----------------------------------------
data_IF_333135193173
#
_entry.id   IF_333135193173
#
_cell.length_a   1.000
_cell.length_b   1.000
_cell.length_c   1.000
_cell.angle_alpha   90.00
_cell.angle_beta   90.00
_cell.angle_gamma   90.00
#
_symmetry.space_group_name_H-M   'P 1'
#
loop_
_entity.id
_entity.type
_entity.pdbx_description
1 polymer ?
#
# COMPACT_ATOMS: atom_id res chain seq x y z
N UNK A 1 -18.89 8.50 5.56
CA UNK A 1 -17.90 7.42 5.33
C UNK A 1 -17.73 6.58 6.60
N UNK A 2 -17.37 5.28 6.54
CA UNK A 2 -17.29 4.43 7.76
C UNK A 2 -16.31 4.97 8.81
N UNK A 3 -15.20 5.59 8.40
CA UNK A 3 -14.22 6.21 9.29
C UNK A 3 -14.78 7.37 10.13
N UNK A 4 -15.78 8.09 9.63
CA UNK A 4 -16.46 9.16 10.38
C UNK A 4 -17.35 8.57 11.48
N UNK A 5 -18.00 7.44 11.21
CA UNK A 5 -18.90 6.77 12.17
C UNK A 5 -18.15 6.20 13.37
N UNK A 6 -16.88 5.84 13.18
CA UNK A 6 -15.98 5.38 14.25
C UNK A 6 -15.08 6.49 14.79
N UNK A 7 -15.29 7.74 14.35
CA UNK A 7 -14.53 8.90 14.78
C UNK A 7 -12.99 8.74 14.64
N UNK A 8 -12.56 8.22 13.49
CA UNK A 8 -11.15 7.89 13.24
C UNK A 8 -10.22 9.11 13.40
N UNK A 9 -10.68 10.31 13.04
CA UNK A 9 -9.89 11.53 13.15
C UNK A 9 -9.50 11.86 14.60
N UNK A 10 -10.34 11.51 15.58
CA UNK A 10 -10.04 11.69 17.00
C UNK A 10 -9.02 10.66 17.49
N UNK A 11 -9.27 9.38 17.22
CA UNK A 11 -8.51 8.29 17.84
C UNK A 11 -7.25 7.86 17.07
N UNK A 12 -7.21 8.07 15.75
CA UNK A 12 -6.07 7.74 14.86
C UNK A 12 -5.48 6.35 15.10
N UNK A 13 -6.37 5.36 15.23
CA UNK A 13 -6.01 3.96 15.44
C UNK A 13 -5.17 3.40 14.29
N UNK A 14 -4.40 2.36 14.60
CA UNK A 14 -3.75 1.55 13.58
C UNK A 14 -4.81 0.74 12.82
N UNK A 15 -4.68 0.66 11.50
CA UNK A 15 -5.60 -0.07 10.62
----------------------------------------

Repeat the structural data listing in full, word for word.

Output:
data_IF_333135193173
#
_entry.id   IF_333135193173
#
_cell.length_a   1.000
_cell.length_b   1.000
_cell.length_c   1.000
_cell.angle_alpha   90.00
_cell.angle_beta   90.00
_cell.angle_gamma   90.00
#
_symmetry.space_group_name_H-M   'P 1'
#
loop_
_entity.id
_entity.type
_entity.pdbx_description
1 polymer ?
#
# COMPACT_ATOMS: atom_id res chain seq x y z
N UNK A 1 -18.89 8.50 5.56
CA UNK A 1 -17.90 7.42 5.33
C UNK A 1 -17.73 6.58 6.60
N UNK A 2 -17.37 5.28 6.54
CA UNK A 2 -17.29 4.43 7.76
C UNK A 2 -16.31 4.97 8.81
N UNK A 3 -15.20 5.59 8.40
CA UNK A 3 -14.22 6.21 9.29
C UNK A 3 -14.78 7.37 10.13
N UNK A 4 -15.78 8.09 9.63
CA UNK A 4 -16.46 9.16 10.38
C UNK A 4 -17.35 8.57 11.48
N UNK A 5 -18.00 7.44 11.21
CA UNK A 5 -18.90 6.77 12.17
C UNK A 5 -18.15 6.20 13.37
N UNK A 6 -16.88 5.84 13.18
CA UNK A 6 -15.98 5.38 14.25
C UNK A 6 -15.08 6.49 14.79
N UNK A 7 -15.29 7.74 14.35
CA UNK A 7 -14.53 8.90 14.78
C UNK A 7 -12.99 8.74 14.64
N UNK A 8 -12.56 8.22 13.49
CA UNK A 8 -11.15 7.89 13.24
C UNK A 8 -10.22 9.11 13.40
N UNK A 9 -10.68 10.31 13.04
CA UNK A 9 -9.89 11.53 13.15
C UNK A 9 -9.50 11.86 14.60
N UNK A 10 -10.34 11.51 15.58
CA UNK A 10 -10.04 11.69 17.00
C UNK A 10 -9.02 10.66 17.49
N UNK A 11 -9.27 9.38 17.22
CA UNK A 11 -8.51 8.29 17.84
C UNK A 11 -7.25 7.86 17.07
N UNK A 12 -7.21 8.07 15.75
CA UNK A 12 -6.07 7.74 14.86
C UNK A 12 -5.48 6.35 15.10
N UNK A 13 -6.37 5.36 15.23
CA UNK A 13 -6.01 3.96 15.44
C UNK A 13 -5.17 3.40 14.29
N UNK A 14 -4.40 2.36 14.60
CA UNK A 14 -3.75 1.55 13.58
C UNK A 14 -4.81 0.74 12.82
N UNK A 15 -4.68 0.66 11.50
CA UNK A 15 -5.60 -0.07 10.62